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A meta-analysis of efficacy in pre-clinical human stem cell therapies for traumatic brain injury

  • Author(s): Chang, J
  • Phelan, M
  • Cummings, BJ
  • et al.

Published Web Location

http://www.sciencedirect.com/science/article/pii/S0014488615300819
No data is associated with this publication.
Abstract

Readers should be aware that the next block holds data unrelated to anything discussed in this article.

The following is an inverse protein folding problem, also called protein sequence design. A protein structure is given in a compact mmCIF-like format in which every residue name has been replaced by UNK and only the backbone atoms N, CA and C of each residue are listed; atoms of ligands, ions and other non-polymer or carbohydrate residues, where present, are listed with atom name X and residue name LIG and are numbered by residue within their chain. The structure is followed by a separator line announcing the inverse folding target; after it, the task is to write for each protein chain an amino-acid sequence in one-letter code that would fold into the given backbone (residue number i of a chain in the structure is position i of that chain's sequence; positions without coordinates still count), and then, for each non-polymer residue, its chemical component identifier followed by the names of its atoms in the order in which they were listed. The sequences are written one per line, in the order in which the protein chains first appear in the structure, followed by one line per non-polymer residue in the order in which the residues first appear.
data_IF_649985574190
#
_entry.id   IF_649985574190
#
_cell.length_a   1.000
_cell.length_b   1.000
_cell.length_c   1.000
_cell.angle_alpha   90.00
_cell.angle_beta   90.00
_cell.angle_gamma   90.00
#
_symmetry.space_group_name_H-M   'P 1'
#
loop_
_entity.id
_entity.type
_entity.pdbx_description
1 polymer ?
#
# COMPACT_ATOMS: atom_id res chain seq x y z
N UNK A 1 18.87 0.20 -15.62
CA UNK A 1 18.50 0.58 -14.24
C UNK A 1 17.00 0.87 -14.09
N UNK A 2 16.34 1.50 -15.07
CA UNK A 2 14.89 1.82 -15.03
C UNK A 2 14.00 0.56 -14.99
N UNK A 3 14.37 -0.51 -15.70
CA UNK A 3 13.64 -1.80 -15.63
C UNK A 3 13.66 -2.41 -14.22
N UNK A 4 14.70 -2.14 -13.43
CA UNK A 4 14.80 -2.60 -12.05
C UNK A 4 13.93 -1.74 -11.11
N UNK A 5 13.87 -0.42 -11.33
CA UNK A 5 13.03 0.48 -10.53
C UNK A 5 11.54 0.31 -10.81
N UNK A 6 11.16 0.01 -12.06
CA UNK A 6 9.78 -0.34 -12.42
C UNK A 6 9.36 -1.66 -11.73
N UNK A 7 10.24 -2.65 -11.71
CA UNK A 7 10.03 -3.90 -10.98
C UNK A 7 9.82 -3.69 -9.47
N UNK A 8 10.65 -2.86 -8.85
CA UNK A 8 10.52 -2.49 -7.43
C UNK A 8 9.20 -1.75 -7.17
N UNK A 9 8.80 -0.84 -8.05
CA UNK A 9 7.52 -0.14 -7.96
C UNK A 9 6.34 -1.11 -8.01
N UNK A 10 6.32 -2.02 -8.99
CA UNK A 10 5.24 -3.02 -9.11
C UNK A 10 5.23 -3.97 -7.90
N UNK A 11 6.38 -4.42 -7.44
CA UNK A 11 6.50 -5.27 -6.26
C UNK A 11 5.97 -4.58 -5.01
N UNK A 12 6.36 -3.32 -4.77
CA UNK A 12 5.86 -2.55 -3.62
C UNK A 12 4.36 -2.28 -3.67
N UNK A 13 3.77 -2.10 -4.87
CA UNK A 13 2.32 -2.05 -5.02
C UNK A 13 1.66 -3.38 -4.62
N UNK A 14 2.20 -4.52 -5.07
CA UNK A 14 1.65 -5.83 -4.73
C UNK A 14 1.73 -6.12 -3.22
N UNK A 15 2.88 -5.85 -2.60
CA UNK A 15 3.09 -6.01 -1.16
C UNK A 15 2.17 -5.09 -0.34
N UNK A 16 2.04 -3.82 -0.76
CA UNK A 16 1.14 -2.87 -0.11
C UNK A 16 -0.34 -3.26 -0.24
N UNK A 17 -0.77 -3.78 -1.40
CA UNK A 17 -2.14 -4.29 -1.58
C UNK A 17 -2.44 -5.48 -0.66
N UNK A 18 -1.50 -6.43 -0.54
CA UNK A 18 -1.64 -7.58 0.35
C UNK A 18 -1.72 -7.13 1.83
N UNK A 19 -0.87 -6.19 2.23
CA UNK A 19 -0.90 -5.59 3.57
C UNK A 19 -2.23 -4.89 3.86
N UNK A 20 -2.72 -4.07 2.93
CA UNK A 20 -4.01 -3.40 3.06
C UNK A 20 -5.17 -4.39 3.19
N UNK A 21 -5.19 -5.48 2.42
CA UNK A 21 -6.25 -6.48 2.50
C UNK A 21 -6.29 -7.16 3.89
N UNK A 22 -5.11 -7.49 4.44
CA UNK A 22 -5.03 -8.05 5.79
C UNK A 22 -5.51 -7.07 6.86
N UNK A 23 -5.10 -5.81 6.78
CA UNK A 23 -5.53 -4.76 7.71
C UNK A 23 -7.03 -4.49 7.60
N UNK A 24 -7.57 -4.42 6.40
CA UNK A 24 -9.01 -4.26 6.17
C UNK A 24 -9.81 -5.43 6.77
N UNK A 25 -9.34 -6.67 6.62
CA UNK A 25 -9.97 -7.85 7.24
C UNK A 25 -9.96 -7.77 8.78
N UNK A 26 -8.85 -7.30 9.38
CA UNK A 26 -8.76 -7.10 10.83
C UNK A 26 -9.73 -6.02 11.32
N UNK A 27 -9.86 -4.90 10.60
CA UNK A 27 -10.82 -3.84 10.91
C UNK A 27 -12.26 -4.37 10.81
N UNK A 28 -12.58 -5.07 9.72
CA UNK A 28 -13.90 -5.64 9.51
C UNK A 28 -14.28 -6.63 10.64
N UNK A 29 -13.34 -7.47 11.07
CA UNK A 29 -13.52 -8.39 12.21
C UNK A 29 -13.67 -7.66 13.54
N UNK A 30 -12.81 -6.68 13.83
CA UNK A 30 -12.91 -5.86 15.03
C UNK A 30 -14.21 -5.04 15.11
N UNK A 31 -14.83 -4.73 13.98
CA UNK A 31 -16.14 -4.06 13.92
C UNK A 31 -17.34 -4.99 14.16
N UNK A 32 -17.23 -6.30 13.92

© 2015 Elsevier Inc. Objectives: Evaluate the preclinical evidence for human cell therapies for the treatment of traumatic brain injury (TBI), determine behavioral effect sizes for modified and non-modified cells, and identify variables that correlate with greater effect sizes. Methods: A literature search identified 58 animal studies of TBI using human stem cells. Each study received a Quality Index (QI) score based on existing guidelines. Effect sizes for cell therapies were determined for the most common behavioral endpoints: Morris Water Maze (MWM) latency/correct quadrant, and modified Neurological Severity Score (mNSS). Results: 50 studies reported significant behavioral and/or histological improvement. The mean effect size for MWM latency was - 1.08 for non-modified cells and - 3.35 for modified cells. The mean effect size for MWM percent time in the correct quadrant was 1.66 for non-modified cells and 4.36 for modified cells. The mean effect size on the mNSS was - 1.56 for non-modified cells and - 4.46 for modified cells. No significant associations were found between methodological variables and effect sizes other than route of administration, where intra-lesional delivery resulted in larger effect sizes than i.v. or ventricular delivery. Studies with higher QI had smaller effect sizes; studies with larger effect sizes had greater standard errors. QI was not associated with journal impact factor. Conclusions: Although human cell therapy studies report improved behavioral outcomes in the majority of preclinical literature, the methods are too heterogeneous to facilitate direct comparisons and bias was detected. Replication and standardization are needed to identify procedural variables to yield the best results. We encourage the use of quality criteria and rigor for future studies of human cell therapy in animal models of TBI.

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